Unlike the Federalists who believed that the Constitution authorized a full-time standing army, the nation’s third president Thomas Jefferson signed into law the Military Peace Establishment Act (1802). The Act founded the U. S. Military Academy at West Point to train engineers skilled in surveying and planning military roads, inland waterways and constructing bridges, harbors, and lighthouses. But with one crucial caveat. The Constitution, Jefferson argued, prohibited the spending of federal tax money for internal improvements like bridges,, roads, and harbors. For decades the fight between Anti-Federalists like Jefferson and Federalists like Alexander Hamilton who took a broad view of the Constitution held up the construction of necessary internal improvements dependent on federal tax money.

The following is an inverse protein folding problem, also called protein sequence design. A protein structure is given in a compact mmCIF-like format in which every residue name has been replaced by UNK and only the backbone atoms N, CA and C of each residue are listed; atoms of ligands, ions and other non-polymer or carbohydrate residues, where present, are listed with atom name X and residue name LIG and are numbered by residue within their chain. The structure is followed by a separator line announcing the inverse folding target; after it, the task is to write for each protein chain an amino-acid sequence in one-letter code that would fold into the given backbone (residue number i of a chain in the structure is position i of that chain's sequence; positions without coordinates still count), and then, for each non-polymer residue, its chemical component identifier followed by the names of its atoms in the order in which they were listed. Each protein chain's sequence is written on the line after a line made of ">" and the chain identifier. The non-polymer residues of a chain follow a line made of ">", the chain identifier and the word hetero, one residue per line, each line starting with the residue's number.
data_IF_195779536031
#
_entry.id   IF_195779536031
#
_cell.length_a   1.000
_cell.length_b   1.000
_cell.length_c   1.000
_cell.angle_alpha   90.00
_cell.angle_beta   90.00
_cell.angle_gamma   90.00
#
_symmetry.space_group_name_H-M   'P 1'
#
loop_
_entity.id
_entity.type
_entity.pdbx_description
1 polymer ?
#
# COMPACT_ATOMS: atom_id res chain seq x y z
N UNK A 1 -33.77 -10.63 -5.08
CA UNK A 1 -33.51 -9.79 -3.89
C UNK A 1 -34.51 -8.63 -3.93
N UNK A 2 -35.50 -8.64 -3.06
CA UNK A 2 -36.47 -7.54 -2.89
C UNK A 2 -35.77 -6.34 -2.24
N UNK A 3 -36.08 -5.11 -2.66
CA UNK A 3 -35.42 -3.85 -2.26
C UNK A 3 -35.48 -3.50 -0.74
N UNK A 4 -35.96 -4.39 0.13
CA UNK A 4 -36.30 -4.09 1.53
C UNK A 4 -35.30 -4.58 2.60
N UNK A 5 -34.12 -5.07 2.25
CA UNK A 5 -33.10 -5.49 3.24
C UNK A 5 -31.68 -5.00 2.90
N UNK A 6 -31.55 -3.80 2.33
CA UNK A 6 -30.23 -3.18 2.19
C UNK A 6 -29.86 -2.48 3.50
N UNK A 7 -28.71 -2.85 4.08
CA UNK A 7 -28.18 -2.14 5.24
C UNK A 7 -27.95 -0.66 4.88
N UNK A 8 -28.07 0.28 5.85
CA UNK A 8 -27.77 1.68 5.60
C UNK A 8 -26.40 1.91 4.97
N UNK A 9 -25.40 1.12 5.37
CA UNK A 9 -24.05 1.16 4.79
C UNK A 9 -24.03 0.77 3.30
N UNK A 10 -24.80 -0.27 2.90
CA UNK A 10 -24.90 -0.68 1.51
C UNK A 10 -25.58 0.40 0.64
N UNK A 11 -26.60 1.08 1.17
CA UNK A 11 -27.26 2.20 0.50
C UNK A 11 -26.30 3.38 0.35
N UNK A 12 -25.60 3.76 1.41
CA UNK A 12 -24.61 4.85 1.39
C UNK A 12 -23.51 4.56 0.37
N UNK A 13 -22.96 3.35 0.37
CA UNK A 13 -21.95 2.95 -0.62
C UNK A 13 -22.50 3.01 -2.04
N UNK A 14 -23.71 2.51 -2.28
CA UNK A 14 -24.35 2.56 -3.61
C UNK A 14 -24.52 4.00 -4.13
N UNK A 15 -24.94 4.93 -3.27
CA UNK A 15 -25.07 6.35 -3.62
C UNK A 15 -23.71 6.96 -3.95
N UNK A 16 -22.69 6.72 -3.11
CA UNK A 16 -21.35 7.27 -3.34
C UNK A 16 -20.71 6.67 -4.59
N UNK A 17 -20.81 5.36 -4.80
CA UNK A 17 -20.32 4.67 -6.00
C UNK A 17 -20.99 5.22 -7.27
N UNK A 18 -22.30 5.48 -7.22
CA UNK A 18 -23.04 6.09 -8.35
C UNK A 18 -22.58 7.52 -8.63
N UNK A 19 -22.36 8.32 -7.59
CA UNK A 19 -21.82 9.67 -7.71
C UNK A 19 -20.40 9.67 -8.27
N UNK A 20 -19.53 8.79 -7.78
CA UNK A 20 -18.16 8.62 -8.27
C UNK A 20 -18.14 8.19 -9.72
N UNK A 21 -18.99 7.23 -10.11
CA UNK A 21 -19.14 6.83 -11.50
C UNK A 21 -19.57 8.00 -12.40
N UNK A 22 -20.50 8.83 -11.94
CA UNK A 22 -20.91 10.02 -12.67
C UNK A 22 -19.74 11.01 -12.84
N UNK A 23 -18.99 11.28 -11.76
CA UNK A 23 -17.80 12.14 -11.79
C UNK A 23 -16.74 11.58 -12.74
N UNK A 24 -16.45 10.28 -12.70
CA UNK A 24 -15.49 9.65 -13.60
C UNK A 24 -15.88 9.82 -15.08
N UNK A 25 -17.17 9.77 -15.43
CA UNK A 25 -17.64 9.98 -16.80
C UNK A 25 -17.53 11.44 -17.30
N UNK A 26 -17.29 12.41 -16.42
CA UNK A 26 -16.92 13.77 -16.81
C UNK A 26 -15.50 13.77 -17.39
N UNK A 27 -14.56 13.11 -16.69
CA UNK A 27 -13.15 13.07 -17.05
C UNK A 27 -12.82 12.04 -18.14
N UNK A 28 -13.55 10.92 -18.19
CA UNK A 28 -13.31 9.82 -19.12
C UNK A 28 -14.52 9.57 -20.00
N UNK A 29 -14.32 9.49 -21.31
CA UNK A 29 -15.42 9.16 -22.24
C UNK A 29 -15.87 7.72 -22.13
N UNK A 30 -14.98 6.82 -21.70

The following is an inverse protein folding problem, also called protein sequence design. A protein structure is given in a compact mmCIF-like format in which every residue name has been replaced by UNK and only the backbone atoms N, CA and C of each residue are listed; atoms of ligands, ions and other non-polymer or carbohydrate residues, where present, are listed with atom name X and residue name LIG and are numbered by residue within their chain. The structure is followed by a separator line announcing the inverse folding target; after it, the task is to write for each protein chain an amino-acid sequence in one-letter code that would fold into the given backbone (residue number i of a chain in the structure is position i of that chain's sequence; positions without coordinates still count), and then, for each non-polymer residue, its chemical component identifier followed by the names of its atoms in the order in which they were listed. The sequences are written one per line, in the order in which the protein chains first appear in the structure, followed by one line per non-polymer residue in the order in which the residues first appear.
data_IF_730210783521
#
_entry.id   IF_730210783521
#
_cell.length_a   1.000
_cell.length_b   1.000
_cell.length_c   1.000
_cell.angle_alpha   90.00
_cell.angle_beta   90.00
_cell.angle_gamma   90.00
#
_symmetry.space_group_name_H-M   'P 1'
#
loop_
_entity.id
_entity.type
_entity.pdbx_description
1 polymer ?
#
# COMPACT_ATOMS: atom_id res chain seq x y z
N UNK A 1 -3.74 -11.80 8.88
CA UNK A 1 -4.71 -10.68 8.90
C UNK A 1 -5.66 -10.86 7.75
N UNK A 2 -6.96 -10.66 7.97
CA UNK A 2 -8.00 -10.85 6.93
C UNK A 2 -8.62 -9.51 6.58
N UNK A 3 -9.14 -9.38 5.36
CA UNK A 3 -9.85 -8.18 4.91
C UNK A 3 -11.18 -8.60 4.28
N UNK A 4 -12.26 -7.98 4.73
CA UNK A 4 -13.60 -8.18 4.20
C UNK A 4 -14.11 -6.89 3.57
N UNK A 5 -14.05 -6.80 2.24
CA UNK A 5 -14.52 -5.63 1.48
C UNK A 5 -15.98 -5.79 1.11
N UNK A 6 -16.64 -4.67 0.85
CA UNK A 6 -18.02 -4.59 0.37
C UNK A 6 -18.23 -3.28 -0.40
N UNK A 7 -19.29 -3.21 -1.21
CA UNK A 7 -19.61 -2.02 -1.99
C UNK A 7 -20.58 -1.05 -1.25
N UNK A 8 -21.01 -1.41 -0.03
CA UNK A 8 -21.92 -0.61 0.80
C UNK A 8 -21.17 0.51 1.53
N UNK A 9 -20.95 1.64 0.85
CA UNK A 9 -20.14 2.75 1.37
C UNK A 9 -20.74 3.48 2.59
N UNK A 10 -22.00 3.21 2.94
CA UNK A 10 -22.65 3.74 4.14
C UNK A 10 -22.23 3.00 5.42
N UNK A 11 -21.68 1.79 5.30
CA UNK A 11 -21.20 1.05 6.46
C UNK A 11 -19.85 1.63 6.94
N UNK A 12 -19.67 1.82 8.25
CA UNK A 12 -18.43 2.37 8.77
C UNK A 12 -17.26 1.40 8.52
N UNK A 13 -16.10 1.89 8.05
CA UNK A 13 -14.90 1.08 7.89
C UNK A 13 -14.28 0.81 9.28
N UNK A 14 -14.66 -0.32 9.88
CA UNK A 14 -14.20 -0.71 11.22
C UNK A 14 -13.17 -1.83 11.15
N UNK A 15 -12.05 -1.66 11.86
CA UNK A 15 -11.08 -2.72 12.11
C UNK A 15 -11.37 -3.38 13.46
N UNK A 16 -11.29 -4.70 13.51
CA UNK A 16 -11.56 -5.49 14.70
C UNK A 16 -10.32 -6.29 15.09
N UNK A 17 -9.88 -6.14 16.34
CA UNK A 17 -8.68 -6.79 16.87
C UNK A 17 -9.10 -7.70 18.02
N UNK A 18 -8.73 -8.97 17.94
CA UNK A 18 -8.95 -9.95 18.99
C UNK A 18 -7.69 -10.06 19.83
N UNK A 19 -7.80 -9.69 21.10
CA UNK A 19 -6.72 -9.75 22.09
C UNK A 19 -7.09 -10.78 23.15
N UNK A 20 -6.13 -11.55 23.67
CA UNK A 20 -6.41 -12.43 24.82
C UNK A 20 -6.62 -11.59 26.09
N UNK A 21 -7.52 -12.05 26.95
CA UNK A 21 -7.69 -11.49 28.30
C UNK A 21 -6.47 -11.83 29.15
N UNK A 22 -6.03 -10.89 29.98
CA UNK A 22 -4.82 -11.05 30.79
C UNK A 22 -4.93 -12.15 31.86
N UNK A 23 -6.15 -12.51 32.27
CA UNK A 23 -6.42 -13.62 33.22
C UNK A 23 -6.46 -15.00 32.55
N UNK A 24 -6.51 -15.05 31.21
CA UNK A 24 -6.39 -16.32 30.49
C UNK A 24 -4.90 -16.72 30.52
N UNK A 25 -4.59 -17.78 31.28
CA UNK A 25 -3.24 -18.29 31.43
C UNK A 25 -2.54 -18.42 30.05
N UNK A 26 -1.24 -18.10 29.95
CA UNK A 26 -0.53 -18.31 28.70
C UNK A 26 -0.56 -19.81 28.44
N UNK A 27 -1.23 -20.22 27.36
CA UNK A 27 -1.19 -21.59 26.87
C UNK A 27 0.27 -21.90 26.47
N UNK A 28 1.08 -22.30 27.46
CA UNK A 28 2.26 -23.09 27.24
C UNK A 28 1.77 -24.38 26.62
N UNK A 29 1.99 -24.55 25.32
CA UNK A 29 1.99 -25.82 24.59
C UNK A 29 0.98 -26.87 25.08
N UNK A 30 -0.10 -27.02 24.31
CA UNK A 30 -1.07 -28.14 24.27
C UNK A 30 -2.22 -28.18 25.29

One particular fight was especially interesting. While Congress finally decided that the construction of lighthouses was in the nation’s best interest, Congress would agree to fund the construction of a lighthouse in one of the thirteen original states only if that state agreed to provide the land, free and clear, to the federal government.
General Quincy Adams Gillmore graduated first in his class at West Point. Among his early assignments in tthe 1870s was the study of the Mississippi River and its annual flooding. Gillmore later became chief of the Florida engineers, superintending several inland waterways that would eventually become part of the Atlantic Intracoastal Waterway. But the long-held view that internal improvements should be left to the States continued to hold up the federal funding of roads and inland waterways. Courtesy, U.S. Army Corps of Engineers.